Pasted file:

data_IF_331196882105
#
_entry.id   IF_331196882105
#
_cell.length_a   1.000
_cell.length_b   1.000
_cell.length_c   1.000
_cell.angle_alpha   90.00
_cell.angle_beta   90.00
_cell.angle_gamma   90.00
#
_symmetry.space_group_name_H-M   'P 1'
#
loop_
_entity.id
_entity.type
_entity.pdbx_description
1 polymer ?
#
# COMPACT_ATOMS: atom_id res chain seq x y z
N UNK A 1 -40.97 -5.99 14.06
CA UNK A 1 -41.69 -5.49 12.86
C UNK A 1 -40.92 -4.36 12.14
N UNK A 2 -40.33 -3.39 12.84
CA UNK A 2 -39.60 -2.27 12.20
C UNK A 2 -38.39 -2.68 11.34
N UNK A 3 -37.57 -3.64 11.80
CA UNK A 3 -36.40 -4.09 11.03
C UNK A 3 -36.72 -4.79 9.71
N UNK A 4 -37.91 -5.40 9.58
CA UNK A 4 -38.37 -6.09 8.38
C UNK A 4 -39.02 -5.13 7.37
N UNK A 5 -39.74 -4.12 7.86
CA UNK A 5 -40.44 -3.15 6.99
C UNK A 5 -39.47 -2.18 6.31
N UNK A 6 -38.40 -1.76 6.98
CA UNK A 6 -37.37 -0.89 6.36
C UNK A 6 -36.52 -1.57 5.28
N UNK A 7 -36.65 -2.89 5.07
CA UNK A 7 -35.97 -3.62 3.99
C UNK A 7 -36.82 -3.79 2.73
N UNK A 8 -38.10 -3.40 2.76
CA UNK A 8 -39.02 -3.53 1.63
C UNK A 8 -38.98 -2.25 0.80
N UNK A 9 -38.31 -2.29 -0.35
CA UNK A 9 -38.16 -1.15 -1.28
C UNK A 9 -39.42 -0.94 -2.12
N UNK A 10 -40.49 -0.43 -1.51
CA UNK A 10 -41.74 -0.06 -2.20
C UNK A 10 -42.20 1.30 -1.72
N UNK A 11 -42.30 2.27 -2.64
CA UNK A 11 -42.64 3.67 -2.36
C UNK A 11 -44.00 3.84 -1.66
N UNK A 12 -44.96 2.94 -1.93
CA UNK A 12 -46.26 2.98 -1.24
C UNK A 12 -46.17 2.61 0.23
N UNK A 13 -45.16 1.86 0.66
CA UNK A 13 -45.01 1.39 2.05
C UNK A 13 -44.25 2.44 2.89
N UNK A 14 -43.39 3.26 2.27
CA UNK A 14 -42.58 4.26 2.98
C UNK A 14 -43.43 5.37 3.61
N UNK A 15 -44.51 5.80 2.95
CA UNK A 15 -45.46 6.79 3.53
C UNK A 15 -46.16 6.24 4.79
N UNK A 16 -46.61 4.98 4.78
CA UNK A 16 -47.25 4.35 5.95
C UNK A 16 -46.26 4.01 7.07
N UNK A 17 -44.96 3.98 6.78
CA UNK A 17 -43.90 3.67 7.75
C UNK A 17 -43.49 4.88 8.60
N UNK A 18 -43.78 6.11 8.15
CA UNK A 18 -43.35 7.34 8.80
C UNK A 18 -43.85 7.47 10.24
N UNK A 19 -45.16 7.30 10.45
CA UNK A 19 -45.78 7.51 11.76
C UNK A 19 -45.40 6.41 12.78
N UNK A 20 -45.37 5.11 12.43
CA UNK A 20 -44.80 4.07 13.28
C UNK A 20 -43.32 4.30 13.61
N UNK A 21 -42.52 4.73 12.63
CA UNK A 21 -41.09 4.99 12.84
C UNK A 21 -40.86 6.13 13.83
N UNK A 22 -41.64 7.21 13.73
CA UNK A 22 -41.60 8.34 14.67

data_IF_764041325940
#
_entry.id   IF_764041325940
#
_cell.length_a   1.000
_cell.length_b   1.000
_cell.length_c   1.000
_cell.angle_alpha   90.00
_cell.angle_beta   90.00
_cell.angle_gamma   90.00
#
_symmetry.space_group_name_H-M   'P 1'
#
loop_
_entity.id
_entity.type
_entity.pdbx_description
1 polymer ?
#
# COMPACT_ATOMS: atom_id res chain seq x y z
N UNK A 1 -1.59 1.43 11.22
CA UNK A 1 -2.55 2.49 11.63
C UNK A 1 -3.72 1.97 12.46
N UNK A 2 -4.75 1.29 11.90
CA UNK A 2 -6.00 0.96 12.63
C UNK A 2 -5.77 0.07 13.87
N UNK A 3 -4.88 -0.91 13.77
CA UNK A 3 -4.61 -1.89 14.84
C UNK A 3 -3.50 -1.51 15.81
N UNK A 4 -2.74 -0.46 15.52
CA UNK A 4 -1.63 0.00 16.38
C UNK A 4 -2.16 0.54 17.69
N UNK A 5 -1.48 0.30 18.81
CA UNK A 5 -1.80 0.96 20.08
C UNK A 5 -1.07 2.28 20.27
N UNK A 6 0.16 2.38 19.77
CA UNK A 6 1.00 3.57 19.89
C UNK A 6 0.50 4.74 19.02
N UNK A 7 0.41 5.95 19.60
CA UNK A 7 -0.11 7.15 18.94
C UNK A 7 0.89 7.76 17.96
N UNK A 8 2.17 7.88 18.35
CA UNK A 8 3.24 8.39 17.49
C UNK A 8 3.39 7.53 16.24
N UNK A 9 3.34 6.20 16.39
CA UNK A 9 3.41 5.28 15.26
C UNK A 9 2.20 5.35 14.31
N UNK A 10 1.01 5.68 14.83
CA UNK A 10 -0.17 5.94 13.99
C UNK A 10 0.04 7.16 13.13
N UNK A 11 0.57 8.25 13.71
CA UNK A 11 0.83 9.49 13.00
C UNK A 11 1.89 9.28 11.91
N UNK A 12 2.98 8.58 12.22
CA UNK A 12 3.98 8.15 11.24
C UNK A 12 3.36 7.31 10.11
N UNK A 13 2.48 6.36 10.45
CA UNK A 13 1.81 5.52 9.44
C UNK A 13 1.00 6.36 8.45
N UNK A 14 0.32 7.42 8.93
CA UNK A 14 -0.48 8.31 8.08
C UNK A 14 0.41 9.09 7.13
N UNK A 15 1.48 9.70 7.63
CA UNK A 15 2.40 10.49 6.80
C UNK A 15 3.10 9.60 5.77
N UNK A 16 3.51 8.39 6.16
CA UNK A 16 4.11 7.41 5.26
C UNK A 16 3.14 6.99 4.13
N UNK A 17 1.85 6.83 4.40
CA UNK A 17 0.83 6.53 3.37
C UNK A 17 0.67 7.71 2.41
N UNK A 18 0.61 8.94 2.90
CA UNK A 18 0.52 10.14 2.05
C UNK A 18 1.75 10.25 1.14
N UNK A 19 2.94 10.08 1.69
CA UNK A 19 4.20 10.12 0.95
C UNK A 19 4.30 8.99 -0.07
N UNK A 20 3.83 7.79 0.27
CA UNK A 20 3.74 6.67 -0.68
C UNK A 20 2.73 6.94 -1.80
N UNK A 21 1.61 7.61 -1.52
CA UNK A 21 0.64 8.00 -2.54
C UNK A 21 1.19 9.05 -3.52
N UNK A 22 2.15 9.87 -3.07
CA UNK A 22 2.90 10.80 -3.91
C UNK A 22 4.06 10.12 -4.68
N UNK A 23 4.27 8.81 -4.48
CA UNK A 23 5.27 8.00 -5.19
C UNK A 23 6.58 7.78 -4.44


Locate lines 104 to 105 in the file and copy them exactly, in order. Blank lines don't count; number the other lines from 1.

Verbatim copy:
#
# COMPACT_ATOMS: atom_id res chain seq x y z